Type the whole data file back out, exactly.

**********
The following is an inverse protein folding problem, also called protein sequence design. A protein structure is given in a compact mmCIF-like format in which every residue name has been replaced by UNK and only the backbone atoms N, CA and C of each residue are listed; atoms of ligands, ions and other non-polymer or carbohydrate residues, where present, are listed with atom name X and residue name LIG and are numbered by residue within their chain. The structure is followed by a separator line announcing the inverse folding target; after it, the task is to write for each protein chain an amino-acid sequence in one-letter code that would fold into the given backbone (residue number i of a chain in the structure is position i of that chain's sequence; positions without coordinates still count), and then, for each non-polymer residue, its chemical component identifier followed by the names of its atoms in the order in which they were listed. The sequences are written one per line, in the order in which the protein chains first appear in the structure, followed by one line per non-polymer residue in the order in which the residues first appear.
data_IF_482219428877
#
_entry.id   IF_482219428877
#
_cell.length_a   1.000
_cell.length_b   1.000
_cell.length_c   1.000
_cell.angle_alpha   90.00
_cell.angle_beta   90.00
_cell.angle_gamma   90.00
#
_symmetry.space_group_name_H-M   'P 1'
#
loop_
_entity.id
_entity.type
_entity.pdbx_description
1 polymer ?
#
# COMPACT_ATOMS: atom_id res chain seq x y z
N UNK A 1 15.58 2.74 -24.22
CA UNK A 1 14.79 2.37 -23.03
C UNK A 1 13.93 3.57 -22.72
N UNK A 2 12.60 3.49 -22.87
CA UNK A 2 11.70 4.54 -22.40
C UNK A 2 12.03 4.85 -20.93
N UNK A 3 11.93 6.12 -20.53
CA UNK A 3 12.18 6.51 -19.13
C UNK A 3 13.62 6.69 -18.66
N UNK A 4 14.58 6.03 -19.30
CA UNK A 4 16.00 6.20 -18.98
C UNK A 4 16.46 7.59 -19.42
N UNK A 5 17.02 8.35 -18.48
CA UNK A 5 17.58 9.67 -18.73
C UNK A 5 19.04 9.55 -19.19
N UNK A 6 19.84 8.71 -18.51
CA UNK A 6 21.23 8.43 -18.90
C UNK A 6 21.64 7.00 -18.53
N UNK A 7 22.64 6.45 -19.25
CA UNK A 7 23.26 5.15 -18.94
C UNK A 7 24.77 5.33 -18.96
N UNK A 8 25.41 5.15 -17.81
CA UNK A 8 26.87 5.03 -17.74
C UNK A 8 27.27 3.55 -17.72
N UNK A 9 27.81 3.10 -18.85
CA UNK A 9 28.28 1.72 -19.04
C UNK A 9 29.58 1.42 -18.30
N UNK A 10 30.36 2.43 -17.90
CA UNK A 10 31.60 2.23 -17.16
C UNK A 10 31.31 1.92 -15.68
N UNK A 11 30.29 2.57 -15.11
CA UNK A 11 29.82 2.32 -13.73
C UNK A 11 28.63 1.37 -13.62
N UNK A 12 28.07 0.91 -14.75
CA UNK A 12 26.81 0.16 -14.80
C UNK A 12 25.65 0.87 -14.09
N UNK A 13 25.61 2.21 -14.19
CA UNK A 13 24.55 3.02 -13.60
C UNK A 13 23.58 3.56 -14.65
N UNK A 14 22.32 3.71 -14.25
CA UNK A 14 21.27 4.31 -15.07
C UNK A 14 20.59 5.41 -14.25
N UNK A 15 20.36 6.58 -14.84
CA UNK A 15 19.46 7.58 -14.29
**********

The following is an inverse protein folding problem, also called protein sequence design. A protein structure is given in a compact mmCIF-like format in which every residue name has been replaced by UNK and only the backbone atoms N, CA and C of each residue are listed; atoms of ligands, ions and other non-polymer or carbohydrate residues, where present, are listed with atom name X and residue name LIG and are numbered by residue within their chain. The structure is followed by a separator line announcing the inverse folding target; after it, the task is to write for each protein chain an amino-acid sequence in one-letter code that would fold into the given backbone (residue number i of a chain in the structure is position i of that chain's sequence; positions without coordinates still count), and then, for each non-polymer residue, its chemical component identifier followed by the names of its atoms in the order in which they were listed. The sequences are written one per line, in the order in which the protein chains first appear in the structure, followed by one line per non-polymer residue in the order in which the residues first appear.
data_IF_482219428877
#
_entry.id   IF_482219428877
#
_cell.length_a   1.000
_cell.length_b   1.000
_cell.length_c   1.000
_cell.angle_alpha   90.00
_cell.angle_beta   90.00
_cell.angle_gamma   90.00
#
_symmetry.space_group_name_H-M   'P 1'
#
loop_
_entity.id
_entity.type
_entity.pdbx_description
1 polymer ?
#
# COMPACT_ATOMS: atom_id res chain seq x y z
N UNK A 1 15.58 2.74 -24.22
CA UNK A 1 14.79 2.37 -23.03
C UNK A 1 13.93 3.57 -22.72
N UNK A 2 12.60 3.49 -22.87
CA UNK A 2 11.70 4.54 -22.40
C UNK A 2 12.03 4.85 -20.93
N UNK A 3 11.93 6.12 -20.53
CA UNK A 3 12.18 6.51 -19.13
C UNK A 3 13.62 6.69 -18.66
N UNK A 4 14.58 6.03 -19.30
CA UNK A 4 16.00 6.20 -18.98
C UNK A 4 16.46 7.59 -19.42
N UNK A 5 17.02 8.35 -18.48
CA UNK A 5 17.58 9.67 -18.73
C UNK A 5 19.04 9.55 -19.19
N UNK A 6 19.84 8.71 -18.51
CA UNK A 6 21.23 8.43 -18.90
C UNK A 6 21.64 7.00 -18.53
N UNK A 7 22.64 6.45 -19.25
CA UNK A 7 23.26 5.15 -18.94
C UNK A 7 24.77 5.33 -18.96
N UNK A 8 25.41 5.15 -17.81
CA UNK A 8 26.87 5.03 -17.74
C UNK A 8 27.27 3.55 -17.72
N UNK A 9 27.81 3.10 -18.85
CA UNK A 9 28.28 1.72 -19.04
C UNK A 9 29.58 1.42 -18.30
N UNK A 10 30.36 2.43 -17.90
CA UNK A 10 31.60 2.23 -17.16
C UNK A 10 31.31 1.92 -15.68
N UNK A 11 30.29 2.57 -15.11
CA UNK A 11 29.82 2.32 -13.73
C UNK A 11 28.63 1.37 -13.62
N UNK A 12 28.07 0.91 -14.75
CA UNK A 12 26.81 0.16 -14.80
C UNK A 12 25.65 0.87 -14.09
N UNK A 13 25.61 2.21 -14.19
CA UNK A 13 24.55 3.02 -13.60
C UNK A 13 23.58 3.56 -14.65
N UNK A 14 22.32 3.71 -14.25
CA UNK A 14 21.27 4.31 -15.07
C UNK A 14 20.59 5.41 -14.25
N UNK A 15 20.36 6.58 -14.84
CA UNK A 15 19.46 7.58 -14.29